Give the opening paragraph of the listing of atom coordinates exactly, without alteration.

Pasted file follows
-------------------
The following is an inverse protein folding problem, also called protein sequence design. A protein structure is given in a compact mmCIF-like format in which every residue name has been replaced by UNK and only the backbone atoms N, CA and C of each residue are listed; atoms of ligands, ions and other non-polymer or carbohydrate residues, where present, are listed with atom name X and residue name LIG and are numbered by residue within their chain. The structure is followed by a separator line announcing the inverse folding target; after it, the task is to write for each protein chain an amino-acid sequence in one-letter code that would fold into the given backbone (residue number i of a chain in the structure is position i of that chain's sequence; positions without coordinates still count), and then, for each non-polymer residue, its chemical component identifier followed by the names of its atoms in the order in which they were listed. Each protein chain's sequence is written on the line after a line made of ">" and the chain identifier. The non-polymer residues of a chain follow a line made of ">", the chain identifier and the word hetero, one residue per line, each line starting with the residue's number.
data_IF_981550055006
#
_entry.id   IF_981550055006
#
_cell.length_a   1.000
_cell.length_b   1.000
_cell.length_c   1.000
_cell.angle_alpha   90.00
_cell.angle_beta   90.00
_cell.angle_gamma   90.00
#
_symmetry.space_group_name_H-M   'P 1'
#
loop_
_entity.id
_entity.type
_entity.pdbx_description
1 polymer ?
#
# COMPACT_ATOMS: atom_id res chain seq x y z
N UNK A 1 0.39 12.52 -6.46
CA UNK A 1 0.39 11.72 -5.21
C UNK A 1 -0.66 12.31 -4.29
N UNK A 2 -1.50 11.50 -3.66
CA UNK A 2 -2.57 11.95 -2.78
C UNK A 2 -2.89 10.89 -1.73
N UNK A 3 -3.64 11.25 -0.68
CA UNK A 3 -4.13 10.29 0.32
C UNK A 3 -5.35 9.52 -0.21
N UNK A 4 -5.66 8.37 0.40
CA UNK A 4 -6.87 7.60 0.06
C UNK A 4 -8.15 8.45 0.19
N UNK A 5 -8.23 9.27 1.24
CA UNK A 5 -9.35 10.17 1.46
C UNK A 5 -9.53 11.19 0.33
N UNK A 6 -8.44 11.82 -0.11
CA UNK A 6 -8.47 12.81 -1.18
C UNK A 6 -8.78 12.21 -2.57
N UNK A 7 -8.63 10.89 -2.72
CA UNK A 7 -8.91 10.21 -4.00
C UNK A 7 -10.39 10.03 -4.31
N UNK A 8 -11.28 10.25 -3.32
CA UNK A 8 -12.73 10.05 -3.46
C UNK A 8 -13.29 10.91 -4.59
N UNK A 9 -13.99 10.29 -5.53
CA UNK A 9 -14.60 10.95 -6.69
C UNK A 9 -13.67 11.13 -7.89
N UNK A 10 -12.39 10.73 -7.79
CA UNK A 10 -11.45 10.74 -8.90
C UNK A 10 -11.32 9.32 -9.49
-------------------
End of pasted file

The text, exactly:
The following is an inverse protein folding problem, also called protein sequence design. A protein structure is given in a compact mmCIF-like format in which every residue name has been replaced by UNK and only the backbone atoms N, CA and C of each residue are listed; atoms of ligands, ions and other non-polymer or carbohydrate residues, where present, are listed with atom name X and residue name LIG and are numbered by residue within their chain. The structure is followed by a separator line announcing the inverse folding target; after it, the task is to write for each protein chain an amino-acid sequence in one-letter code that would fold into the given backbone (residue number i of a chain in the structure is position i of that chain's sequence; positions without coordinates still count), and then, for each non-polymer residue, its chemical component identifier followed by the names of its atoms in the order in which they were listed. Each protein chain's sequence is written on the line after a line made of ">" and the chain identifier. The non-polymer residues of a chain follow a line made of ">", the chain identifier and the word hetero, one residue per line, each line starting with the residue's number.